Oct30-12, 05:45 PM
A small 0.531-kg object moves on a frictionless horizontal table in a circular path of radius 0.85 m. The angular speed is 6.30 rad/s. The object is attached to a string of negligible mass that passes through a small hole in the table at the center of the circle. Someone under the table begins to pull the string downward to make the circle smaller. If the string will tolerate a tension of no more than 105 N, what is the radius of the smallest possible circle on which the object can move?
conservation of angular momentum
angular momentum = moment of inertia x angular velocity
moment of inertia = mass x radius squared
torque = force x lever arm
torque = moment of inertia x angular acceleration
maybe more equations I'm not sure.
I tried to use the conservation of linear momentum equation since you can find the momentum of the object when it is going around in the outer circle. I don't know what to do with the force or how to work it into the equation to solve for r of the little circle.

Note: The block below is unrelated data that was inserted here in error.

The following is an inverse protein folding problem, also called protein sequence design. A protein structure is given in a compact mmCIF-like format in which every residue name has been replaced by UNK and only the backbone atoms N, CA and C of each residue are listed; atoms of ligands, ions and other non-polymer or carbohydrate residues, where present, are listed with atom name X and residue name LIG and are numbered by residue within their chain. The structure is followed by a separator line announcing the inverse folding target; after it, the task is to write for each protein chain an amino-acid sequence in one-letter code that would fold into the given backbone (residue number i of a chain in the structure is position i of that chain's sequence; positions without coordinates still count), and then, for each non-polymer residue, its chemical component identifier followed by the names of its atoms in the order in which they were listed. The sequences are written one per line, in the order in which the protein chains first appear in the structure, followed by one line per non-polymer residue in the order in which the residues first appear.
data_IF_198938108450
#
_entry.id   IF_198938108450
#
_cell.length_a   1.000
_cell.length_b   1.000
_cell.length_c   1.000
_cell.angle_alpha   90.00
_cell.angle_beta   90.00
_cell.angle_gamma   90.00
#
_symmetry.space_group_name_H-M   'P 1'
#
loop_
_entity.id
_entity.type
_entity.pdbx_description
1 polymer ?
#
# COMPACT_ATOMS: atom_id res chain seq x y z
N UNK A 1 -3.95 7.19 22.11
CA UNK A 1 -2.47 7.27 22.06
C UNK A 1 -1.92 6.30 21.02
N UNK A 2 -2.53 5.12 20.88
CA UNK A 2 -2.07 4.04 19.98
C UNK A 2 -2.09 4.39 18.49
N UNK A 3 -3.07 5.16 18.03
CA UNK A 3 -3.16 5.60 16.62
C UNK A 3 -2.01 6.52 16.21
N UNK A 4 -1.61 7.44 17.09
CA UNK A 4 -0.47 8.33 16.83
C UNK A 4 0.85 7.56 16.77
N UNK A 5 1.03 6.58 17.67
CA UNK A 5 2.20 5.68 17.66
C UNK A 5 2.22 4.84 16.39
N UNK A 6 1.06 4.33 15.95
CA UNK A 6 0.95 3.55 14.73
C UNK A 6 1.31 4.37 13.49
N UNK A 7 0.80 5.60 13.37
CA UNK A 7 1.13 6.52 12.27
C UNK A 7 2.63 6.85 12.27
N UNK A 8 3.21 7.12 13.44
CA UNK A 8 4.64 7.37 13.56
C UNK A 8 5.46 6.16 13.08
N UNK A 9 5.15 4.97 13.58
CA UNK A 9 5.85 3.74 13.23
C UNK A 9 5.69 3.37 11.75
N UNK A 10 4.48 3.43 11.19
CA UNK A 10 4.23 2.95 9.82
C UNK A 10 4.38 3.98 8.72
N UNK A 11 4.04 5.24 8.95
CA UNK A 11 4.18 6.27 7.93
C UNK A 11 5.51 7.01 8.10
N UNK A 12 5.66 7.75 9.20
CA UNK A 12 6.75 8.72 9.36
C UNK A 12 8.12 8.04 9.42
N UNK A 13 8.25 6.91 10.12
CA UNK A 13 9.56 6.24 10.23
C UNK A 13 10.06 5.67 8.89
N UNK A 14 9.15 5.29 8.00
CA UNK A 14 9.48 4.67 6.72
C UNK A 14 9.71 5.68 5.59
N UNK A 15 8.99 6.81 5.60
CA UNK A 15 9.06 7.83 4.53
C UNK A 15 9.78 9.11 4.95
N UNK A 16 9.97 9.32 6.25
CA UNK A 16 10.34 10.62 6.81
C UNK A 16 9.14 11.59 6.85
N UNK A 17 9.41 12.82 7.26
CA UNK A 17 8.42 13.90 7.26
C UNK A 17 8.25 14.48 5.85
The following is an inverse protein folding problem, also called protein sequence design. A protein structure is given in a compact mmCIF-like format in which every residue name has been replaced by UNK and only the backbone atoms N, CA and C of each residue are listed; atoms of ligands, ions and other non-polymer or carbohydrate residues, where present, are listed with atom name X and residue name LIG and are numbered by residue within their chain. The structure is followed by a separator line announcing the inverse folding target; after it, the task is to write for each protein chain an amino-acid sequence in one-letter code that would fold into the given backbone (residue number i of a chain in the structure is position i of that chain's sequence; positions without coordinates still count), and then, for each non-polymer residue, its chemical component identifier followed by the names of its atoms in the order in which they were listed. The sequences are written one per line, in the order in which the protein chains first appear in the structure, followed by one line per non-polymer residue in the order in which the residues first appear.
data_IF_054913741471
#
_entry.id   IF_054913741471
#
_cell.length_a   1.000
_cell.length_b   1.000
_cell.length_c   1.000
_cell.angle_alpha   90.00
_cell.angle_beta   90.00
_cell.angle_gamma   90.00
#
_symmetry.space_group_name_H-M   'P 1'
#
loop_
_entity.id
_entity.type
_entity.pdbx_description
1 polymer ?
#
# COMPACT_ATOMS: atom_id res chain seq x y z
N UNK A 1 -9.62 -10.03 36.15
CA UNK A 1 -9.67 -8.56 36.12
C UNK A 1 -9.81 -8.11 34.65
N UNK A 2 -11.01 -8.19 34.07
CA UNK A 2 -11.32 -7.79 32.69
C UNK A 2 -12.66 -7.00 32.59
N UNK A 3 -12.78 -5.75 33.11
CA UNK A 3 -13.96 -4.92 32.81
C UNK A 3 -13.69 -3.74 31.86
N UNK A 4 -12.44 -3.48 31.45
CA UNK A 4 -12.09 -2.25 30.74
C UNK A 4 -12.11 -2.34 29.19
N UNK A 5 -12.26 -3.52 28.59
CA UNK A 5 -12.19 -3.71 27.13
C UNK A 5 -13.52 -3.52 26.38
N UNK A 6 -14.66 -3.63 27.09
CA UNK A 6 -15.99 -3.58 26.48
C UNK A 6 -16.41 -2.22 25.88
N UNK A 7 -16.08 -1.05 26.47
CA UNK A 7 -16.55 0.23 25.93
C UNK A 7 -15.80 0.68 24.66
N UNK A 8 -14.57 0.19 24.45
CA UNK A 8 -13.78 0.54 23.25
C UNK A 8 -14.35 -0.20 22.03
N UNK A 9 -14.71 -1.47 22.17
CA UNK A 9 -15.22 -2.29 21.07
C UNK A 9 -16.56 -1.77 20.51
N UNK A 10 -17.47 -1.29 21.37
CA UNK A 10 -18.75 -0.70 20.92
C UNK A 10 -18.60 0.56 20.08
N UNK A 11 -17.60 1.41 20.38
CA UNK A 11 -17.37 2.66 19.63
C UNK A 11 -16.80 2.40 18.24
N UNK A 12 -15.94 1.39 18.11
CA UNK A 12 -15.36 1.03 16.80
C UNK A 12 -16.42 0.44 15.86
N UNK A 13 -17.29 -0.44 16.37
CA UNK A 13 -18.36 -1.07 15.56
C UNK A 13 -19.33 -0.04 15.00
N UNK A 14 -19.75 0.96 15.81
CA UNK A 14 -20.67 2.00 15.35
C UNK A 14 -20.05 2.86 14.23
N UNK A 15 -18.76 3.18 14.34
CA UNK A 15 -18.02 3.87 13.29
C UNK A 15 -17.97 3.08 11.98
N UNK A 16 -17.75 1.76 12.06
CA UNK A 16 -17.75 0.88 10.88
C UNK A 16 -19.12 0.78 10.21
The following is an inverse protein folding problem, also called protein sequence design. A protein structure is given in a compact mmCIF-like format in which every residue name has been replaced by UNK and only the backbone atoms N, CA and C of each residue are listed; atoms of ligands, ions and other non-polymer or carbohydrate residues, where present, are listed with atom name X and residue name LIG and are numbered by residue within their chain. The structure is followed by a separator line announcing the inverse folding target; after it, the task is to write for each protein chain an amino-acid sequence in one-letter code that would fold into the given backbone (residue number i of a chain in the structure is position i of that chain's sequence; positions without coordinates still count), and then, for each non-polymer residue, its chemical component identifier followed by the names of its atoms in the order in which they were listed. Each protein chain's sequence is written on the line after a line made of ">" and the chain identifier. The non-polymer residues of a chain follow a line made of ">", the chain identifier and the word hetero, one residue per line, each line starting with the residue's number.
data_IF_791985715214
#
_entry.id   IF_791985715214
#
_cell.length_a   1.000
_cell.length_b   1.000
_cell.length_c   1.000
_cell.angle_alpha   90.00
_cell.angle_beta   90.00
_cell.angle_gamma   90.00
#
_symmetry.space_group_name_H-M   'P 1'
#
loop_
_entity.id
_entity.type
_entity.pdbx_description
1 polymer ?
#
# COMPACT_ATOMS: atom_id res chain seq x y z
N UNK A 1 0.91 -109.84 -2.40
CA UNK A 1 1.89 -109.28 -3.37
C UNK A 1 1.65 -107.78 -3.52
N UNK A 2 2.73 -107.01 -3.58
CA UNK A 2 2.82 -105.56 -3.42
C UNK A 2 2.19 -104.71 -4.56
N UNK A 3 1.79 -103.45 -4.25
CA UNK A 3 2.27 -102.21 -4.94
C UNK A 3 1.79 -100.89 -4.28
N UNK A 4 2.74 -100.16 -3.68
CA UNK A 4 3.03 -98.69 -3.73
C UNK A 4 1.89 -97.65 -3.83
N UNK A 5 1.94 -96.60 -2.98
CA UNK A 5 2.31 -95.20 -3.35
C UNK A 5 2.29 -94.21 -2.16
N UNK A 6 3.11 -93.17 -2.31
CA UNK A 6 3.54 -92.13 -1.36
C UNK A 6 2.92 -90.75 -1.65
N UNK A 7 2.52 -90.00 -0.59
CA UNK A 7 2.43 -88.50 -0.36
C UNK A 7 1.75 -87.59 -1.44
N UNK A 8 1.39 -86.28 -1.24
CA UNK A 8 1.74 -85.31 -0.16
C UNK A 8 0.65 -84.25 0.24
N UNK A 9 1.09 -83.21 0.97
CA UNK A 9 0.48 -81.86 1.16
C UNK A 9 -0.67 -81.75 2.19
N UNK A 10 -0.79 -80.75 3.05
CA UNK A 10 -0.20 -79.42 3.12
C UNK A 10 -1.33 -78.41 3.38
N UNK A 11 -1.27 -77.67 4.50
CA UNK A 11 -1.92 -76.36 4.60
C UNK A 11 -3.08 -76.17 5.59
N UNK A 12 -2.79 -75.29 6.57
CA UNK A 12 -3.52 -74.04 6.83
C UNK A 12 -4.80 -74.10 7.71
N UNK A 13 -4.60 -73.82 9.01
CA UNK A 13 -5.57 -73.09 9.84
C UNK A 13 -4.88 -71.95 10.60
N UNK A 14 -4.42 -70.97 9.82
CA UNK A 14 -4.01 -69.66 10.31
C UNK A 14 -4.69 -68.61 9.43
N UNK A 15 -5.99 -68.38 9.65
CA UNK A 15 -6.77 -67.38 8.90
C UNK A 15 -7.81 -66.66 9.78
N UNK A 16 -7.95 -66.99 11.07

|Register to reply|
|Conservation of Angular Momentum Problem||Introductory Physics Homework||2|
|Conservation of Angular Momentum Problem||Introductory Physics Homework||8|
|Angular Momentum Conservation Problem||Introductory Physics Homework||4|
|Conservation of angular momentum problem||Introductory Physics Homework||2|
|Conservation of Angular Momentum Problem||Introductory Physics Homework||7|